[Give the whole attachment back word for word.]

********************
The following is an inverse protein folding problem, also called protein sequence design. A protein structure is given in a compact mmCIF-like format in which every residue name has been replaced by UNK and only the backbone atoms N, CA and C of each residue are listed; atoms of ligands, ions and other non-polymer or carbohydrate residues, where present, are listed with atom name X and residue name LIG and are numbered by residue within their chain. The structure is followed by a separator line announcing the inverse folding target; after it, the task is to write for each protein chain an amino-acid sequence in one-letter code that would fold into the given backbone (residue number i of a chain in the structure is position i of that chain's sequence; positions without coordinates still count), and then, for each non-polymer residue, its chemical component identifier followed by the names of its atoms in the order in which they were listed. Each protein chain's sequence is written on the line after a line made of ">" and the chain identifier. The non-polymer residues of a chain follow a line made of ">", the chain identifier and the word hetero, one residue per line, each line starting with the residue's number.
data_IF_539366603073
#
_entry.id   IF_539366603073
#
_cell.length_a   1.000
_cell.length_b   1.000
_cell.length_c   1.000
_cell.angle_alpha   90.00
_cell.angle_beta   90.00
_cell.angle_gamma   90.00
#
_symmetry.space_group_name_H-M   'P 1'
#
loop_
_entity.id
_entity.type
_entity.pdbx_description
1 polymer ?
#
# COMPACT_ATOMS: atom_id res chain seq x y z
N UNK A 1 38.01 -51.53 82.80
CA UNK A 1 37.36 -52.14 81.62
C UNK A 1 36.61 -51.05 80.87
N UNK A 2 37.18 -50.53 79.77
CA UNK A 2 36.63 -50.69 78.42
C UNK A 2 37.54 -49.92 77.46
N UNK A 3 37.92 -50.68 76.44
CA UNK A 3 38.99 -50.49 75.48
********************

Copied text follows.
The following is an inverse protein folding problem, also called protein sequence design. A protein structure is given in a compact mmCIF-like format in which every residue name has been replaced by UNK and only the backbone atoms N, CA and C of each residue are listed; atoms of ligands, ions and other non-polymer or carbohydrate residues, where present, are listed with atom name X and residue name LIG and are numbered by residue within their chain. The structure is followed by a separator line announcing the inverse folding target; after it, the task is to write for each protein chain an amino-acid sequence in one-letter code that would fold into the given backbone (residue number i of a chain in the structure is position i of that chain's sequence; positions without coordinates still count), and then, for each non-polymer residue, its chemical component identifier followed by the names of its atoms in the order in which they were listed. Each protein chain's sequence is written on the line after a line made of ">" and the chain identifier. The non-polymer residues of a chain follow a line made of ">", the chain identifier and the word hetero, one residue per line, each line starting with the residue's number.
data_IF_539366603073
#
_entry.id   IF_539366603073
#
_cell.length_a   1.000
_cell.length_b   1.000
_cell.length_c   1.000
_cell.angle_alpha   90.00
_cell.angle_beta   90.00
_cell.angle_gamma   90.00
#
_symmetry.space_group_name_H-M   'P 1'
#
loop_
_entity.id
_entity.type
_entity.pdbx_description
1 polymer ?
#
# COMPACT_ATOMS: atom_id res chain seq x y z
N UNK A 1 38.01 -51.53 82.80
CA UNK A 1 37.36 -52.14 81.62
C UNK A 1 36.61 -51.05 80.87
N UNK A 2 37.18 -50.53 79.77
CA UNK A 2 36.63 -50.69 78.42
C UNK A 2 37.54 -49.92 77.46
N UNK A 3 37.92 -50.68 76.44
CA UNK A 3 38.99 -50.49 75.48